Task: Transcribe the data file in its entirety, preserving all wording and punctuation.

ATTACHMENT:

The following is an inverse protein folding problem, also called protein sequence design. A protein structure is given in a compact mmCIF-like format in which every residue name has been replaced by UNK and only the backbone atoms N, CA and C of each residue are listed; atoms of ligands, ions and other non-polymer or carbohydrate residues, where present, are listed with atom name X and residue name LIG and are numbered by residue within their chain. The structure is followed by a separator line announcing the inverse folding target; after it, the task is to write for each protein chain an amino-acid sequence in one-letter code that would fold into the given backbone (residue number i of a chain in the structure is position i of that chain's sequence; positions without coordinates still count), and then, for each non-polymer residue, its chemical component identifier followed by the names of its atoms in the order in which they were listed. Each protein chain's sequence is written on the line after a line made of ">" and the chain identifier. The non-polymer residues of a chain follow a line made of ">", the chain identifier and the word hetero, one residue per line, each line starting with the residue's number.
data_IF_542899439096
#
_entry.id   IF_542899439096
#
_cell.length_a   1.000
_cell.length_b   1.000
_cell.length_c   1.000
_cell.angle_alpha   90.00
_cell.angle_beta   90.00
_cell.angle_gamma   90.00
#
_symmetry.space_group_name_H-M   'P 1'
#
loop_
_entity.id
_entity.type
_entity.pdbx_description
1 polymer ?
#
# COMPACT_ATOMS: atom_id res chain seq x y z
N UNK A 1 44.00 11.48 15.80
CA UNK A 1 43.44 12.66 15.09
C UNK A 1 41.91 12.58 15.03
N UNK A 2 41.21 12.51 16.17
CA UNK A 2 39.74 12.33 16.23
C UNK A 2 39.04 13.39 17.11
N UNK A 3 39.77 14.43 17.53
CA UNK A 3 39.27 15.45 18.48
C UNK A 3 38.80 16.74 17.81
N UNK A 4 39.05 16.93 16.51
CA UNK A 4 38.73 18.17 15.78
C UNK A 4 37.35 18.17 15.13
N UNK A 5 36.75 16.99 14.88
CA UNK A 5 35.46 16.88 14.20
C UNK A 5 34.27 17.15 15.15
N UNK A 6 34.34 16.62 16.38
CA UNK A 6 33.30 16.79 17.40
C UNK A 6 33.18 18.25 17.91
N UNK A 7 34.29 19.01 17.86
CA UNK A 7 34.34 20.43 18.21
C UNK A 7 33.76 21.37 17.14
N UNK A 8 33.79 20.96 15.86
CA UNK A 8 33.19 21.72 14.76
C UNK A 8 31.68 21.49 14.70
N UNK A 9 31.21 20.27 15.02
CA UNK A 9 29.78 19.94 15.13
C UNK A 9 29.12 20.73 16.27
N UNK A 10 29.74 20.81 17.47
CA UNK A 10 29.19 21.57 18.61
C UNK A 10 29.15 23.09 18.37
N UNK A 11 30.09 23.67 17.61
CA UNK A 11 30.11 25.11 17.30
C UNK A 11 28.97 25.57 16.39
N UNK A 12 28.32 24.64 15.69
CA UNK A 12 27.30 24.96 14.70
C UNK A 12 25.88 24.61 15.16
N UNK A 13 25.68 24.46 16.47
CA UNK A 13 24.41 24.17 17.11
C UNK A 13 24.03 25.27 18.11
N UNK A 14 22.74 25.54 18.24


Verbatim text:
The following is an inverse protein folding problem, also called protein sequence design. A protein structure is given in a compact mmCIF-like format in which every residue name has been replaced by UNK and only the backbone atoms N, CA and C of each residue are listed; atoms of ligands, ions and other non-polymer or carbohydrate residues, where present, are listed with atom name X and residue name LIG and are numbered by residue within their chain. The structure is followed by a separator line announcing the inverse folding target; after it, the task is to write for each protein chain an amino-acid sequence in one-letter code that would fold into the given backbone (residue number i of a chain in the structure is position i of that chain's sequence; positions without coordinates still count), and then, for each non-polymer residue, its chemical component identifier followed by the names of its atoms in the order in which they were listed. Each protein chain's sequence is written on the line after a line made of ">" and the chain identifier. The non-polymer residues of a chain follow a line made of ">", the chain identifier and the word hetero, one residue per line, each line starting with the residue's number.
data_IF_542899439096
#
_entry.id   IF_542899439096
#
_cell.length_a   1.000
_cell.length_b   1.000
_cell.length_c   1.000
_cell.angle_alpha   90.00
_cell.angle_beta   90.00
_cell.angle_gamma   90.00
#
_symmetry.space_group_name_H-M   'P 1'
#
loop_
_entity.id
_entity.type
_entity.pdbx_description
1 polymer ?
#
# COMPACT_ATOMS: atom_id res chain seq x y z
N UNK A 1 44.00 11.48 15.80
CA UNK A 1 43.44 12.66 15.09
C UNK A 1 41.91 12.58 15.03
N UNK A 2 41.21 12.51 16.17
CA UNK A 2 39.74 12.33 16.23
C UNK A 2 39.04 13.39 17.11
N UNK A 3 39.77 14.43 17.53
CA UNK A 3 39.27 15.45 18.48
C UNK A 3 38.80 16.74 17.81
N UNK A 4 39.05 16.93 16.51
CA UNK A 4 38.73 18.17 15.78
C UNK A 4 37.35 18.17 15.13
N UNK A 5 36.75 16.99 14.88
CA UNK A 5 35.46 16.88 14.20
C UNK A 5 34.27 17.15 15.15
N UNK A 6 34.34 16.62 16.38
CA UNK A 6 33.30 16.79 17.40
C UNK A 6 33.18 18.25 17.91
N UNK A 7 34.29 19.01 17.86
CA UNK A 7 34.34 20.43 18.21
C UNK A 7 33.76 21.37 17.14
N UNK A 8 33.79 20.96 15.86
CA UNK A 8 33.19 21.72 14.76
C UNK A 8 31.68 21.49 14.70
N UNK A 9 31.21 20.27 15.02
CA UNK A 9 29.78 19.94 15.13
C UNK A 9 29.12 20.73 16.27
N UNK A 10 29.74 20.81 17.47
CA UNK A 10 29.19 21.57 18.61
C UNK A 10 29.15 23.09 18.37
N UNK A 11 30.09 23.67 17.61
CA UNK A 11 30.11 25.11 17.30
C UNK A 11 28.97 25.57 16.39
N UNK A 12 28.32 24.64 15.69
CA UNK A 12 27.30 24.96 14.70
C UNK A 12 25.88 24.61 15.16
N UNK A 13 25.68 24.46 16.47
CA UNK A 13 24.41 24.17 17.11
C UNK A 13 24.03 25.27 18.11
N UNK A 14 22.74 25.54 18.24